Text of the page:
Grasping for more
Does this sound familiar to you? “If I complete this training I will be a better person.” or “When I got that car I will be happy.” or “When I finish writing my book I will be complete”.
We always have some conditions for our happiness that mostly lie in the future. If we have this or that everything would be better. In this way our striving to something else prevents us from being happy and satisfied in the present moment.
One year ago I started my first Mindfulness training for my own business Development Workshop (Ontwikkelingswerkplaats). In my first group I had two participants. Now in the meantime I have a Dutch group with four and an English group with five particpants. There is a lot of progress and I love guiding the two groups through the 8-week program. At the same time I sometimes notice some dissatisfaction. The amount of time I spend in marketing and necesary conditions as the room and administration are enormous. Sometimes I wish that everything would go a bit more smooth and that it costs me a little less energy.
A few weeks ago I spoke with a salsa friend David. We didn’t see each other for a while and he asked me about my company. As I told him about my effort and progress he gave me a compliment. He was one of my first participants for “Mindfulness in the park” last year and he saw how I got from 1 participant, to 1, to 1, than to 4 and than to 7. While saying this, he made me aware that I fell in the trap myself. Being unsatisfied because of comparing the current to an ideal instead of being satisfied with what there already is. Thanks again David!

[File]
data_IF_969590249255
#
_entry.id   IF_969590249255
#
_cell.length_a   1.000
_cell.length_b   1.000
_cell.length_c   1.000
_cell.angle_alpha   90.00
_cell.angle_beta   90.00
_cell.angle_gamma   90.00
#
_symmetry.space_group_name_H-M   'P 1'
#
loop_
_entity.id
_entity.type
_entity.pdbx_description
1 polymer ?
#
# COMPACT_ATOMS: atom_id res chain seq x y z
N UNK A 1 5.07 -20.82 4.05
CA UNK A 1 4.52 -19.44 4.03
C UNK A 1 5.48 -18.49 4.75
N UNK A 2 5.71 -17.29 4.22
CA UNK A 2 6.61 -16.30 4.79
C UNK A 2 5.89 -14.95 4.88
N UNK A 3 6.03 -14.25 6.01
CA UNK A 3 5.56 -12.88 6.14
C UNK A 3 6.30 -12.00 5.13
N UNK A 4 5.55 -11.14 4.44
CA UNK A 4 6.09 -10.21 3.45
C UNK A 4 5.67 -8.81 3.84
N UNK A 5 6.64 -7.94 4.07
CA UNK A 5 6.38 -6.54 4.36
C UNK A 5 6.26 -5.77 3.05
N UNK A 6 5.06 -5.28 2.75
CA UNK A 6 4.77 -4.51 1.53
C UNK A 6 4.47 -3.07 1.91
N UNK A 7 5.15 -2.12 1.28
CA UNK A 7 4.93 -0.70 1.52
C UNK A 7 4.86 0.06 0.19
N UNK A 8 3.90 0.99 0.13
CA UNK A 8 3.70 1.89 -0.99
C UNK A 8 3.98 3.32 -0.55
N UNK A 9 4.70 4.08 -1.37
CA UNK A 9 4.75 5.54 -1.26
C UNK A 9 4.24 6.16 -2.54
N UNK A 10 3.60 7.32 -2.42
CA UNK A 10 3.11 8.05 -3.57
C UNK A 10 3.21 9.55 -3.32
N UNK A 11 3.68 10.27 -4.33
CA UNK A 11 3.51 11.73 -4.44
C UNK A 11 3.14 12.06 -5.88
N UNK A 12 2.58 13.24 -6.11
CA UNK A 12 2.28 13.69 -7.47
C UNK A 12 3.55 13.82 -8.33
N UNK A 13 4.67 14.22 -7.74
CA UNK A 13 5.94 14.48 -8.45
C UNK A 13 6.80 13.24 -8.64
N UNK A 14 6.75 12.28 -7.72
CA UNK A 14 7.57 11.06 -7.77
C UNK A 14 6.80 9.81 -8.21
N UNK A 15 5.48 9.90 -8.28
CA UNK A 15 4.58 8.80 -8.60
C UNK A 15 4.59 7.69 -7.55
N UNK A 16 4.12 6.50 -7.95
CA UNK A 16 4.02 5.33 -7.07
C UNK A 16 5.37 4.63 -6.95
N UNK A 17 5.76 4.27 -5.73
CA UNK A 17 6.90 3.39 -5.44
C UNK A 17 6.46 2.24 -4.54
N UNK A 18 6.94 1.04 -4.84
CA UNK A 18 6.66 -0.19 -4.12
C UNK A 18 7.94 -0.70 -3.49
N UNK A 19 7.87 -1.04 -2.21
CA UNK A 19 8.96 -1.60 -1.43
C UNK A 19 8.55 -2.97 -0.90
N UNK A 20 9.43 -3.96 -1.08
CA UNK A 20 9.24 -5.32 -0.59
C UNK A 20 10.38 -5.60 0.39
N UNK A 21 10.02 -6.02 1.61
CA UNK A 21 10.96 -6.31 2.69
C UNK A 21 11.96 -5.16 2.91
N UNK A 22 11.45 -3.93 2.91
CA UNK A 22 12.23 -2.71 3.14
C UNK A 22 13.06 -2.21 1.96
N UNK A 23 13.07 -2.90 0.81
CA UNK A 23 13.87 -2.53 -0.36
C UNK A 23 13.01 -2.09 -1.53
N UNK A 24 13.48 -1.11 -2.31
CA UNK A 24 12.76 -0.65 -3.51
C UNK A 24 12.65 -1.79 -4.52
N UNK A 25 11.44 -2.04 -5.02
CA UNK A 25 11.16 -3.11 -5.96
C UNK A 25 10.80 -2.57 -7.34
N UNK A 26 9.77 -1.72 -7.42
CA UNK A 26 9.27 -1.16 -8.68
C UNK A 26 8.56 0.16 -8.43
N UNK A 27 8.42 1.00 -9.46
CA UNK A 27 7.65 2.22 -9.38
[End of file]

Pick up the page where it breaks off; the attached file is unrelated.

Last week I was enjoying a cup of coffee on a sunny terrace outside a bookshop. A mother walked out with her daughter of about eight years old. The girl looked happy with her newly bought book. I was surprised when I heard the mother saying to the child “if you read this book quickly you may choose another book”. Impressing how we human beings tend to live in the future instead of in the present moment. Always looking for more and better, instead of looking at what we have.
Why do we seem to focus on what is missing? Instead on what there already is? Looking at evolution can help us to explain. If we overlook a beautiful sunset, it doesn’t matter. Overlooking the sunset won’t put ourselves at risk dying. However, overlooking any danger would put us at risk and therefore we learned to focus on the negative to prevent, instead of on the positive. Avoiding the negative is more important than seeing the positive in terms of survival.
Sometimes we wake up as a result of the death of a loved one or after a (natural) disaster. It makes us realize how short life is and the importance of focussing on what we have and spending and enjoying time with our loved ones.
Personally Uganda and Peru learned me more to appreciate my life and what I have. It taught me that materials are not important to create happiness and it helped me to stop striving for more in a material way. When it comes to personal achievement it becomes more difficult for me. As I know that I’m not the only one in this I want to share something that has helped me: Writing down three positive happenings, experiences or accomplishments every day at the end of the day. It doesn’t need to be anything big. It can help to train our abilty to focus on the positive instead of on the shortages and lack.
Do you want to know more about me and the services I offer as a psychologist and Mindfulnesstrainer? Have a look on my webpage www.ontwikkelingswerkplaats.nl (also in English).